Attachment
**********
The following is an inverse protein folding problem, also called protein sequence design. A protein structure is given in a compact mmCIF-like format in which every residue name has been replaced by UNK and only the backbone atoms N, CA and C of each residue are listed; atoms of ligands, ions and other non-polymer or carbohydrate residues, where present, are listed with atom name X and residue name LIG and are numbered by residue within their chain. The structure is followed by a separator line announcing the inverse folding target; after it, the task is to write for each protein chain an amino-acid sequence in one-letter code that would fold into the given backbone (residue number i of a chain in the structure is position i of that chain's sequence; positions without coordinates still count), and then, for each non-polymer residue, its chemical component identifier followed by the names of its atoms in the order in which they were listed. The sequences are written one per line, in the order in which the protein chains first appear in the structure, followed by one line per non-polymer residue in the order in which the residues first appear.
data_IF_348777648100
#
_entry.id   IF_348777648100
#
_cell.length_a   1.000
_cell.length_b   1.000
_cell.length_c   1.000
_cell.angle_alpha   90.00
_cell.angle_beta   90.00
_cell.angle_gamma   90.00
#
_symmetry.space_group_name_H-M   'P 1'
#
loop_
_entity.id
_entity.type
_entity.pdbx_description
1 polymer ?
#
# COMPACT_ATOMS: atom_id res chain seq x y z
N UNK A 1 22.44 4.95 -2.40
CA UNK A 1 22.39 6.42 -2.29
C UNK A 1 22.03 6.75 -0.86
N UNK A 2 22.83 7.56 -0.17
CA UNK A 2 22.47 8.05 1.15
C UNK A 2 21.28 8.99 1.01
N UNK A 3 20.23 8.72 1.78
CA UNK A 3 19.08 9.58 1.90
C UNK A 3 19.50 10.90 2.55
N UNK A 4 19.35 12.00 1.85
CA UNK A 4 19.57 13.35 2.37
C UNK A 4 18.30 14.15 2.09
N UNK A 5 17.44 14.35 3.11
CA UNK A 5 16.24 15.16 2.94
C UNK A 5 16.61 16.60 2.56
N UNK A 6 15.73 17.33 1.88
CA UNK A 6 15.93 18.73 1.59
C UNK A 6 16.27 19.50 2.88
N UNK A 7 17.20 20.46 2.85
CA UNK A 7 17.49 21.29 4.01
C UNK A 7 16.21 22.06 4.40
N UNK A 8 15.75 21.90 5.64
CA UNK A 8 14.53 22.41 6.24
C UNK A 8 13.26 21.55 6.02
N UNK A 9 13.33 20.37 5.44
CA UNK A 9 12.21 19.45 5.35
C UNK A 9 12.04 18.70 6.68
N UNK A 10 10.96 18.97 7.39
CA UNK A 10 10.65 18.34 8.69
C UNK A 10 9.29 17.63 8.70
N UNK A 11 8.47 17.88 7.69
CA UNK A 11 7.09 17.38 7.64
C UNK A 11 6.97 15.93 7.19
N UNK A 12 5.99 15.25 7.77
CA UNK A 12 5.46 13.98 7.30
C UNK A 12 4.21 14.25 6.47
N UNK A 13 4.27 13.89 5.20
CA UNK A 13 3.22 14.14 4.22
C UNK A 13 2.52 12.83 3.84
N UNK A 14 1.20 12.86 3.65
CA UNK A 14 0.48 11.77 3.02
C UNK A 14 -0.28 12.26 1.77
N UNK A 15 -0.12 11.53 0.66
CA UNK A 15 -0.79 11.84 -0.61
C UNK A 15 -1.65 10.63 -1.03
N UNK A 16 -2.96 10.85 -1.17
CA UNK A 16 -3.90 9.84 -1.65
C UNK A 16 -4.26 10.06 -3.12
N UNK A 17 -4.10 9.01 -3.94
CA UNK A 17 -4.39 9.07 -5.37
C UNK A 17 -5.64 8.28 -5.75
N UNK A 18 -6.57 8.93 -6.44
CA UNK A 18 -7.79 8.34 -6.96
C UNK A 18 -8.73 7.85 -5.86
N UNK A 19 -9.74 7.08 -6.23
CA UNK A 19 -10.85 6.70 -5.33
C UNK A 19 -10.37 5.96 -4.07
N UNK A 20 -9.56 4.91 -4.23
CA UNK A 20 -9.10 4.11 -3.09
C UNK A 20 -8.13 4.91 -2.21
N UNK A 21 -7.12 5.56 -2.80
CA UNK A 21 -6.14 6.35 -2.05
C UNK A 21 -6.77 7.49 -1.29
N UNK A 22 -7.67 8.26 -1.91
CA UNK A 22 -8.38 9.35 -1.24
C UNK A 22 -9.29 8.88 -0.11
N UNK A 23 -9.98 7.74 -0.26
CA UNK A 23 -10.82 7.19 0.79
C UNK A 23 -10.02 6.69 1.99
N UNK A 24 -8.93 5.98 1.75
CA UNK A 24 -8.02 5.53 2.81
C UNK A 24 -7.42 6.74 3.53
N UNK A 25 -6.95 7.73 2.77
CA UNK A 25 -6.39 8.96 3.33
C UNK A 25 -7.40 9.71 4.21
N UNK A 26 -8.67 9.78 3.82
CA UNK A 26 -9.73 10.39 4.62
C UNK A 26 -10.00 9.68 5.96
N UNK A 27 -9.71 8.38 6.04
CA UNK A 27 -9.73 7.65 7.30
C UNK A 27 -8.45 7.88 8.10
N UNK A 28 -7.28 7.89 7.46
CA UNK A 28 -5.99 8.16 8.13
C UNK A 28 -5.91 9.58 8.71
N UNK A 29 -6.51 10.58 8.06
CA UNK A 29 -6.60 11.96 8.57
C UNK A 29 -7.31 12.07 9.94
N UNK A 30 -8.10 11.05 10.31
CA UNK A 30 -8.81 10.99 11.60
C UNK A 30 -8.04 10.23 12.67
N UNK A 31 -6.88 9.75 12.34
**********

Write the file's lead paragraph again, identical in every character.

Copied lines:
The following is an inverse protein folding problem, also called protein sequence design. A protein structure is given in a compact mmCIF-like format in which every residue name has been replaced by UNK and only the backbone atoms N, CA and C of each residue are listed; atoms of ligands, ions and other non-polymer or carbohydrate residues, where present, are listed with atom name X and residue name LIG and are numbered by residue within their chain. The structure is followed by a separator line announcing the inverse folding target; after it, the task is to write for each protein chain an amino-acid sequence in one-letter code that would fold into the given backbone (residue number i of a chain in the structure is position i of that chain's sequence; positions without coordinates still count), and then, for each non-polymer residue, its chemical component identifier followed by the names of its atoms in the order in which they were listed. The sequences are written one per line, in the order in which the protein chains first appear in the structure, followed by one line per non-polymer residue in the order in which the residues first appear.